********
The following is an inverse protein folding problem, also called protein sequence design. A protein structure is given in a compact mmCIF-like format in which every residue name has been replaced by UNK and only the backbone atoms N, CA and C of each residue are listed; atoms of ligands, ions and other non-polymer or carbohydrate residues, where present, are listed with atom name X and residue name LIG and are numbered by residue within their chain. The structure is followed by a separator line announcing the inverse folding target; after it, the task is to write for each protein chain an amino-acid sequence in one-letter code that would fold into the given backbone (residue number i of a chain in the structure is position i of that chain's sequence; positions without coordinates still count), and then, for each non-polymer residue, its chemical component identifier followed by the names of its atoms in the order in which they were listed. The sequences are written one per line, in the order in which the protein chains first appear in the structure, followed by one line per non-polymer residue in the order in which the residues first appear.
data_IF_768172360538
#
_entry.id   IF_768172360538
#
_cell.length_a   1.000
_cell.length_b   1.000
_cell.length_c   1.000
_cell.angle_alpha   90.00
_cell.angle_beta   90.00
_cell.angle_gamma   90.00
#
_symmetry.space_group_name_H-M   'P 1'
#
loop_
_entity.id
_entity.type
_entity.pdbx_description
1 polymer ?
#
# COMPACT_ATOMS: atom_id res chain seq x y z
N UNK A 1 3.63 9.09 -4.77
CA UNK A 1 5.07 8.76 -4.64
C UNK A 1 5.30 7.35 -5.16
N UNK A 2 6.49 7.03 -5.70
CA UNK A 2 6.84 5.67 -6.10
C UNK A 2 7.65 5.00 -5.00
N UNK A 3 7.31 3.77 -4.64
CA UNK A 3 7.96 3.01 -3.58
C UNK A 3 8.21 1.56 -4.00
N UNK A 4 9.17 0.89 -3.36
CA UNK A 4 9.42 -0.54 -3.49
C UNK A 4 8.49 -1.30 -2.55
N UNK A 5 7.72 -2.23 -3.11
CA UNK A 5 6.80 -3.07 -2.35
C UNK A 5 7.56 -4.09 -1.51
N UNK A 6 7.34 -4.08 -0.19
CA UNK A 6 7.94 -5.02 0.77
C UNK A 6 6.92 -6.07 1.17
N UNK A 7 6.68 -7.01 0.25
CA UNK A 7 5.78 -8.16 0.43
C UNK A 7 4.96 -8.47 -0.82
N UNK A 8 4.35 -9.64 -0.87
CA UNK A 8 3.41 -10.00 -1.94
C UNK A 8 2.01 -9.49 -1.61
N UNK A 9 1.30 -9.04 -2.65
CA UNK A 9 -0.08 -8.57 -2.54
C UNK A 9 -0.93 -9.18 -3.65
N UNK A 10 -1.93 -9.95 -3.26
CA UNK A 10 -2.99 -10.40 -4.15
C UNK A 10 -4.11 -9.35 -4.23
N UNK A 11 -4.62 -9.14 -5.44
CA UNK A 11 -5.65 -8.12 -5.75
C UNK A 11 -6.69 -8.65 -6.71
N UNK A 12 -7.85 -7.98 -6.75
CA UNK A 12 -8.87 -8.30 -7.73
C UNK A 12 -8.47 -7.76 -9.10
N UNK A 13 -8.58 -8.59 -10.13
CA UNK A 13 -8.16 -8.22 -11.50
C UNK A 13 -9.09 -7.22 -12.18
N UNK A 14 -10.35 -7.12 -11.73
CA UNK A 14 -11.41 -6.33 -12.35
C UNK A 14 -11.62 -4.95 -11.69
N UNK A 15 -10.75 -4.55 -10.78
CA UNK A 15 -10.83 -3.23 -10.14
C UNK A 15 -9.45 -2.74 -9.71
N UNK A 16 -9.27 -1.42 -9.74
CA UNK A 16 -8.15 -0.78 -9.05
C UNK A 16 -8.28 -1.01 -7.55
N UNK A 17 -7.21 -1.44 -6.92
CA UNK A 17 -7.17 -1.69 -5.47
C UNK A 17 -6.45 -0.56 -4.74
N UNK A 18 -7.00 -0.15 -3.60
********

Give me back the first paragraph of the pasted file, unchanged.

The following is an inverse protein folding problem, also called protein sequence design. A protein structure is given in a compact mmCIF-like format in which every residue name has been replaced by UNK and only the backbone atoms N, CA and C of each residue are listed; atoms of ligands, ions and other non-polymer or carbohydrate residues, where present, are listed with atom name X and residue name LIG and are numbered by residue within their chain. The structure is followed by a separator line announcing the inverse folding target; after it, the task is to write for each protein chain an amino-acid sequence in one-letter code that would fold into the given backbone (residue number i of a chain in the structure is position i of that chain's sequence; positions without coordinates still count), and then, for each non-polymer residue, its chemical component identifier followed by the names of its atoms in the order in which they were listed. The sequences are written one per line, in the order in which the protein chains first appear in the structure, followed by one line per non-polymer residue in the order in which the residues first appear.